|Representations of bosons or Gauge bosons.  A Higgs boson of mass ≈125 GeV has been tentatively confirmed by CERN on 14 March 2013, although unclear as yet which model the particle best supports or whether multiple Higgs bosons exist|
Bosons are particles that make up what is usually conceptualized the as the transmission of forces, e.g. the photon carries the electromagnetic force. Photons are not conserved, e.g. photons are created in billions when a light switch is turned on, and disappear when they are absorbed by photons. 
The term “boson”, named in honor of Indian physicist Satyendra Bose (1894-1974), was coined by English theoretical physicist Paul Dirac (1902-1984), during his 6 Dec 1945 lecture “Developments in Atomic Theory”, referring to quantum particles that obey laws set out by German-born American physicist Albert Einstein and Bose. 
The following are related quotes:
“Are humans fermions or bosons?”— Ed Stephan (1977), speculative discussions with physicist Louis Barrett 
“All entities, whether fermions or humans, need some mediating agency to interconnect them into systems. This indispensable interrelating and interacting role is ultimately played by different field particles named bosons. Unlike fermions, which are characterized by a significant mass and charge, bosons do not take partake of these to attributes. Rather, they only have spins and provide connections as they are exchanged among fermions.”— Paris Arnopoulos (1995), Sociophysics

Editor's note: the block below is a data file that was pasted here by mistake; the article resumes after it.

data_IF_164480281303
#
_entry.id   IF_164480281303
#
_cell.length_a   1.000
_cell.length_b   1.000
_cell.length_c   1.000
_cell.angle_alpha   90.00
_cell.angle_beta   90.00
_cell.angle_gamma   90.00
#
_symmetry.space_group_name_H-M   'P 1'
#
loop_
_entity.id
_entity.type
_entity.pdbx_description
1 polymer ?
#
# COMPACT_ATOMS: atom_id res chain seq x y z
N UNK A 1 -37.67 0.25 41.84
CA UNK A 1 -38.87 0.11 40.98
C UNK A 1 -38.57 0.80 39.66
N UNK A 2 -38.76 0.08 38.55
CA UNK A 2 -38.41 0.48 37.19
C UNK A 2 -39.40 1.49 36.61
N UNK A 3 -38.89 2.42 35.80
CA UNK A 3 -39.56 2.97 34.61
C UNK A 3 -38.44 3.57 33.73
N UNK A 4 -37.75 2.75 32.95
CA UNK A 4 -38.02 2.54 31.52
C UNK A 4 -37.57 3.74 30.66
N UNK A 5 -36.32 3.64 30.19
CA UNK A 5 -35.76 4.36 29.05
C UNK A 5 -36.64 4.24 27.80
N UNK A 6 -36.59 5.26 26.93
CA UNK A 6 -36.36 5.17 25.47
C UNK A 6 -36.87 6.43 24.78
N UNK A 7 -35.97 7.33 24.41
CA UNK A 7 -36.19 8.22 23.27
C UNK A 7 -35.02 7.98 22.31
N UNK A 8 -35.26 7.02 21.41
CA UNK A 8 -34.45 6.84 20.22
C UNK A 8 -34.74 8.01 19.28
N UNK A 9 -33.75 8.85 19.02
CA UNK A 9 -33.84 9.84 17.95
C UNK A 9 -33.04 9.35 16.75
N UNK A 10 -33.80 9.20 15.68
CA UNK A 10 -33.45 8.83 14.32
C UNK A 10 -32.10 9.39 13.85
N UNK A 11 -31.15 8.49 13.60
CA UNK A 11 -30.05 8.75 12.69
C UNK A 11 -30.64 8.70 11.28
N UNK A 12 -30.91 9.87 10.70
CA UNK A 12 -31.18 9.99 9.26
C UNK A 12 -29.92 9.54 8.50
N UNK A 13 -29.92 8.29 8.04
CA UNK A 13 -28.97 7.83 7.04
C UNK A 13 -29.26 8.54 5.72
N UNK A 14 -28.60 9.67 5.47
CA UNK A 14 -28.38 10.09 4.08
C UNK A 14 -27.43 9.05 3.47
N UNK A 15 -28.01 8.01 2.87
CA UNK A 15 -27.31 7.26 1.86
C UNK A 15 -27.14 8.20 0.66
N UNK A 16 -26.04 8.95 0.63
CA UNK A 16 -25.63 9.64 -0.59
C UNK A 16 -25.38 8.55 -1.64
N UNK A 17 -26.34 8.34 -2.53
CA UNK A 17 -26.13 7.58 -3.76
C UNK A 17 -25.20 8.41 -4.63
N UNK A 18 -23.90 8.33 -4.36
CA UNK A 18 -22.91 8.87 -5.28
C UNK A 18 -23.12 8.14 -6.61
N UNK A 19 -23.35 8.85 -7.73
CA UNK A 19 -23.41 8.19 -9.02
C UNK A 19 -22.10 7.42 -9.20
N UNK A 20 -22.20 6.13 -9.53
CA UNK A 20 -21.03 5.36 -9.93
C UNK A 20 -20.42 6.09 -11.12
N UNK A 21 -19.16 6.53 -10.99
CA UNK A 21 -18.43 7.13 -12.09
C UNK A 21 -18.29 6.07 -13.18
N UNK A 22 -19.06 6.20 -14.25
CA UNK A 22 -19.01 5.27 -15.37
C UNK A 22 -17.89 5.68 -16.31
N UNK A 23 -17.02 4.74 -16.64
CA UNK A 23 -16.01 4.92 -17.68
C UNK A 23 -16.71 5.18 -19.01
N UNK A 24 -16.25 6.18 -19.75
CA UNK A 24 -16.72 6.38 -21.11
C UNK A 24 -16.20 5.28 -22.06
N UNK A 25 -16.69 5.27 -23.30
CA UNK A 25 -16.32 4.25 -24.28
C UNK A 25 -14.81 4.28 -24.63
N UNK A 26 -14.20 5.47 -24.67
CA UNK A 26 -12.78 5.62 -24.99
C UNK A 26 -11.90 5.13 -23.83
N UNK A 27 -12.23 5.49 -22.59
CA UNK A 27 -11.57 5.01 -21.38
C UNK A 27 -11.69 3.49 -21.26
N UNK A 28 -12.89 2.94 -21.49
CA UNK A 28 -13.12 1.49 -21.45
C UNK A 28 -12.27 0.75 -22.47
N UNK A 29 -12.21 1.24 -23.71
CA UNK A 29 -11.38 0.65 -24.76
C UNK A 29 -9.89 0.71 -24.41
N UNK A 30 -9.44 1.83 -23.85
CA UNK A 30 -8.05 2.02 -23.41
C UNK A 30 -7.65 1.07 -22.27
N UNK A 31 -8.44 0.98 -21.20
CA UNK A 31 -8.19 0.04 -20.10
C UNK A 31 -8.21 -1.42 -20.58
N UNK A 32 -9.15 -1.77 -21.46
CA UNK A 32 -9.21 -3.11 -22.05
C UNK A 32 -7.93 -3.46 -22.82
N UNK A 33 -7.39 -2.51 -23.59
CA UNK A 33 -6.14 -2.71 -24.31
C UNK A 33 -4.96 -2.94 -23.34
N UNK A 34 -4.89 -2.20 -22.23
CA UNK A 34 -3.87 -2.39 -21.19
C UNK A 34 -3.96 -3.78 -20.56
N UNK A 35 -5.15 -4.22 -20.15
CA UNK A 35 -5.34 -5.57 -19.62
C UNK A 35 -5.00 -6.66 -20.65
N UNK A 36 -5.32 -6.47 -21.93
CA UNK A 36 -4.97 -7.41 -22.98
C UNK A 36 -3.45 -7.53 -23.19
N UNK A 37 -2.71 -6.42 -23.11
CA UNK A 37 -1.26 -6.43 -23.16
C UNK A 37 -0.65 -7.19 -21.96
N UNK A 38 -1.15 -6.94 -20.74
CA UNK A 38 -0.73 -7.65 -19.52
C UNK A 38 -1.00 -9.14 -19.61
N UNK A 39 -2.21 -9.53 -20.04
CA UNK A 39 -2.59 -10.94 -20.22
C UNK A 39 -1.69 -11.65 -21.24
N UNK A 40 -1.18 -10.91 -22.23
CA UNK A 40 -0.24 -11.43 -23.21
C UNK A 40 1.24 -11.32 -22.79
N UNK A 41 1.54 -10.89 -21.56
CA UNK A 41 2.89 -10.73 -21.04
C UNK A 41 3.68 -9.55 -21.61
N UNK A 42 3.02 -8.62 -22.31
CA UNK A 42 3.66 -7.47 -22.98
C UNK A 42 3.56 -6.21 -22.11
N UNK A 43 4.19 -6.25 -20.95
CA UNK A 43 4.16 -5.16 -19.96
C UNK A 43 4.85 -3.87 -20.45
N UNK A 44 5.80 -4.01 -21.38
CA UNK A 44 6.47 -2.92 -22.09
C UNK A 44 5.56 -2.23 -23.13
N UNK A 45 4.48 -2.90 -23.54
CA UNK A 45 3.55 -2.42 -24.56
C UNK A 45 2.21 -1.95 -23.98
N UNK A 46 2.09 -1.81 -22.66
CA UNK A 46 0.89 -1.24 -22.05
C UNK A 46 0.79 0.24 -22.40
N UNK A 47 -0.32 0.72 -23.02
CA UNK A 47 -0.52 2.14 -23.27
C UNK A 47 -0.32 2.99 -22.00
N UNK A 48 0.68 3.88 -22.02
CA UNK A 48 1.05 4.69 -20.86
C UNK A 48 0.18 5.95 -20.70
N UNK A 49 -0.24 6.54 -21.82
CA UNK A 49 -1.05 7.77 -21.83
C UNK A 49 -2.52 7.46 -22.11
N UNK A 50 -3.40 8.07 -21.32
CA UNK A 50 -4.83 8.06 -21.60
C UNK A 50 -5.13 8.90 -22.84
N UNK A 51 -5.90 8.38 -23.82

Bosons are red
Mesons are blue
I like to classify
Hadrons with you— Anon (c.2012)
1. Daintith, John. (2005). Oxford Dictionary of Physics. Oxford University Press.
2. Gribbin, John. (1998). Q is for Quantum: An Encyclopedia of Particle Physics (fermion, pgs. 113). Simon & Schuster.
3. (a) Dirac, Paul. (1945). “Developments in Atomic Theory”, Le Palais de la Decouverte, Dec 6.
(b) Farmelo, Graham. (2009). The Strangest Man: the Hidden Life of Paul Dirac, Mystic of the Atom (pg. 331). Basic Books.
4. Stephan, Ed. (1995). The Division of Territory in Society. EdStephan.org.
5. Arnopoulos, Paris. (2005). Sociophysics: Cosmos and Chaos in Nature and Culture (fermions or humans, pg. xIviii). Nova Publishers, 1993 first edition.
6. Rees, Martin. (2005). Universe (pg. 31). DK Publishing.
● Boson – Wikipedia.